On a recent visit to Edmonton, interior designer Amanda Hamilton had a hard time recognizing her hometown. “The city has so evolved,” says Hamilton, who has lived and worked in Calgary since 2002. On her visit, she lunched at Woodwork and dined at RGE RD. She spent an afternoon in the Art Gallery of Alberta then perused The Artworks, marveling at how the city’s design aesthetic has become increasingly defined.
Hamilton moved to Calgary after a tough first two years of a general arts degree. She comes from a family of educators; however, when she happened on a catalogue for the interior design program at Mount Royal University, she recognized a career fit. “It seemed to be a good combination of my skills. I get to be creative, yet also hone my business interest.”
When Hamilton tells people she now makes a living as an interior designer, most think she spends her days fluffing pillows and picking paint colours. “Television has done our industry a disservice in setting up impossible expectations. ‘Look, you can make a couch out of a mattress!'” says Hamilton, “or, ‘You can renovate a room in a day.'”
Her company, Amanda Hamilton Interior Design, works with residential and commercial clients whose needs are often incredibly technical and very high-risk – especially in commercial work, where they are on tight budgets and timelines. Delays can have major financial implications for her clients. She and her five staff work with mechanical, electrical and structural engineers, with architects and kitchen designers. Decisions on shades of red and the fixtures’ finishes come long after Hamilton untangles health and safety regulations – and municipal building codes. Hamilton has worked closely with restaurants, like The Beltliner, Holy Grill and Native Tongues in Calgary, perhaps because she spent most of her university years working as a hostess, then server. Her favourite position was behind the bar mixing drinks. She came to love making Caesars: “I love how they are crafted. Dip the cup in the water, salt the rim, then add ice and vodka and juice, then all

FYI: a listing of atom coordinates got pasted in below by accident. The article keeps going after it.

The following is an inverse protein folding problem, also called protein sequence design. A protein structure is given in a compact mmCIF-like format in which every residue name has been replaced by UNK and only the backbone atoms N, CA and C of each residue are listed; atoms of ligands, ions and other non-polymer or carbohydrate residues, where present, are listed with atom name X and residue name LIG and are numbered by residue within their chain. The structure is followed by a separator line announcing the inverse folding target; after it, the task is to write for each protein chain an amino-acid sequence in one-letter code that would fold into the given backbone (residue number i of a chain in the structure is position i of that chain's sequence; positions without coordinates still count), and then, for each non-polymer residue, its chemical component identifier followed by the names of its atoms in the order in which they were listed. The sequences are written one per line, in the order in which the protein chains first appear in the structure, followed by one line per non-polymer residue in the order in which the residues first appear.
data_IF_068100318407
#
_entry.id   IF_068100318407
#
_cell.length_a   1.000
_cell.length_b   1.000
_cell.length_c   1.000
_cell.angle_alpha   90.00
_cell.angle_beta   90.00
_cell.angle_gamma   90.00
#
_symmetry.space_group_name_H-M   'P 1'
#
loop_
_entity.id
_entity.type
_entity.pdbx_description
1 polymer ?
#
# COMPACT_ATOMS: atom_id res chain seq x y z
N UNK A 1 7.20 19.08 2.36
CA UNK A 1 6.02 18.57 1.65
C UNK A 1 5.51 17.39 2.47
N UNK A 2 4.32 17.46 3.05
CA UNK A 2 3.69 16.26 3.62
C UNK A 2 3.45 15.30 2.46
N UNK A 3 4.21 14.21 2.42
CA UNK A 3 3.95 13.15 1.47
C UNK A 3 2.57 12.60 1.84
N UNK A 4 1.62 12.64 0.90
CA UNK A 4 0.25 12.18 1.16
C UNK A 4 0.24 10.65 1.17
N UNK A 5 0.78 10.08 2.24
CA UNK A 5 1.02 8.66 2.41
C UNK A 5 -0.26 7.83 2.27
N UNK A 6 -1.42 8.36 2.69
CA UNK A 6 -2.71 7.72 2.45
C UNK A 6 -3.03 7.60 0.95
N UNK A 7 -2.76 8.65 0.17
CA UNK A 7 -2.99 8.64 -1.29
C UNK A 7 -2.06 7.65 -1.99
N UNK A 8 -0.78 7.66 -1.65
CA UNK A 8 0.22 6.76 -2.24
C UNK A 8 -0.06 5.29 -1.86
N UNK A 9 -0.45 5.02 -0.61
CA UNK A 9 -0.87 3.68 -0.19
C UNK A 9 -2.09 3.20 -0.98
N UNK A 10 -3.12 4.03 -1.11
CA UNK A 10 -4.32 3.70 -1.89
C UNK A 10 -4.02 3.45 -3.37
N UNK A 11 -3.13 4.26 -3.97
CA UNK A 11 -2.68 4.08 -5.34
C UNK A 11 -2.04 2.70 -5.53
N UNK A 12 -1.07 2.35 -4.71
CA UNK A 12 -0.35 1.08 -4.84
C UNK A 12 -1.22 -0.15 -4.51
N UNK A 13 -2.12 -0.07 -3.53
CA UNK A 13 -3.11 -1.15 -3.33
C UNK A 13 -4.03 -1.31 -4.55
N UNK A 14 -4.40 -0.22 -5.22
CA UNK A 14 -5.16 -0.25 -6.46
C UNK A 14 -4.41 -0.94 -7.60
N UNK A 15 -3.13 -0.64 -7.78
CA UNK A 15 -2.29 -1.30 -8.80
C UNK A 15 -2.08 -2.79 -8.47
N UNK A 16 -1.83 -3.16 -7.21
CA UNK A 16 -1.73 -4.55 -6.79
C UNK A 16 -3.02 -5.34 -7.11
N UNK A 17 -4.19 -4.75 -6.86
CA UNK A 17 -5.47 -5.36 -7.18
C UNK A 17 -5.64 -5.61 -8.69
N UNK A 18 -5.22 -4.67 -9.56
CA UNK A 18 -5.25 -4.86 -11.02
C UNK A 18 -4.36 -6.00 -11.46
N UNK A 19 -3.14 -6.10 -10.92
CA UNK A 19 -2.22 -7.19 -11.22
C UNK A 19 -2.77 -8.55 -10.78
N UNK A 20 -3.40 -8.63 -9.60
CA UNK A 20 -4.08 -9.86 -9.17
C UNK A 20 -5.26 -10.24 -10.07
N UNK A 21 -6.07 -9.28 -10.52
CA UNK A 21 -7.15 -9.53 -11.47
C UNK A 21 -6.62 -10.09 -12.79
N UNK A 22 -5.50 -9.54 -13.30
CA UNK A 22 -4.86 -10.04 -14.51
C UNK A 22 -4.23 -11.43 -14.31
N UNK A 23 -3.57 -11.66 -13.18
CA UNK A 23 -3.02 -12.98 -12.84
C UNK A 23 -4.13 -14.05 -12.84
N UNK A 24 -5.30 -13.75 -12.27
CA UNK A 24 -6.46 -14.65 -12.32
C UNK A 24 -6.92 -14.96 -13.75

the garnishes. I love the complexity of it.”
It is a lot like her design approach: Classic, with colourful flourishes and complex finishes. “People are opening up to the idea of mixing design aesthetics,” she says. While she often works with clients on spaces that will stand the test of time, “I always love a little bit of weirdness.” Her own home is classic contemporary, spiced with surprises and a Moroccan edge. In her powder room, a neon sign is mounted instead of a mirror. And a bronze statue in the living room gets people talking about its prominent middle finger.
Hamilton’s creative license has expanded to include a home decor line. The linens and pillows are designed, cut and sewn in Calgary, and evolved from sketchings Hamilton would do in the evening as a stress reliever. Last year, she designed a kimono. “I wear kimonos all the time, so I thought, ‘Why don’t we design one?'” she says. “People sometimes ask why an interior designer is selling clothes, but I’ve had more sales on that kimono than any of our home accessories line.”
Her company’s expansion into Edmonton started with her home decor line retailing in Dwell Modern. Then, in 2014, Hamilton began work on a couple of large residential projects. In 2015, she plans to take on more commercial clients in her hometown, and expand the home accessories product line to more retailers. She says, “It feels good to be back.”
At the end of her afternoon at the AGA, she wandered into the gift shop, where she bought an oracle made by local artisan group Concrete Cat. The artful, short, heavy vase sits on her desk. “Now every time I reach for a pencil, it reminds me where I come from, where I am now and how I’m coming back to the city.”
On her regular trips, Hamilton frequently picks up decor treasures for clients and herself. The following questions guide what she buys, so that she remains “present and mindful” while spending other people’s money.
Is it of the Hand?
She bought an oracle from Concrete Cat because it had been locally and consciously designed and made. She recommends: “Value the work that has gone into the production of your art and decor pieces.”
Is it the Heart?
Her great-grandfather left her his handmade guitar picks and she uses them in her home’s decor. She says: “Don’t keep things purely because they are sentimental, but good design should pull a little at the heartstrings.”
Is there a Story?
In Portland, she bought a glass dish made from all the leftover pieces of glass the artisan had. She says: “I put salt in the dish in my kitchen, and every time I reach for salt, I remember Portland.”
Is it Fabulous?
“When you see a piece of art, if you really, really love it – buy it!”
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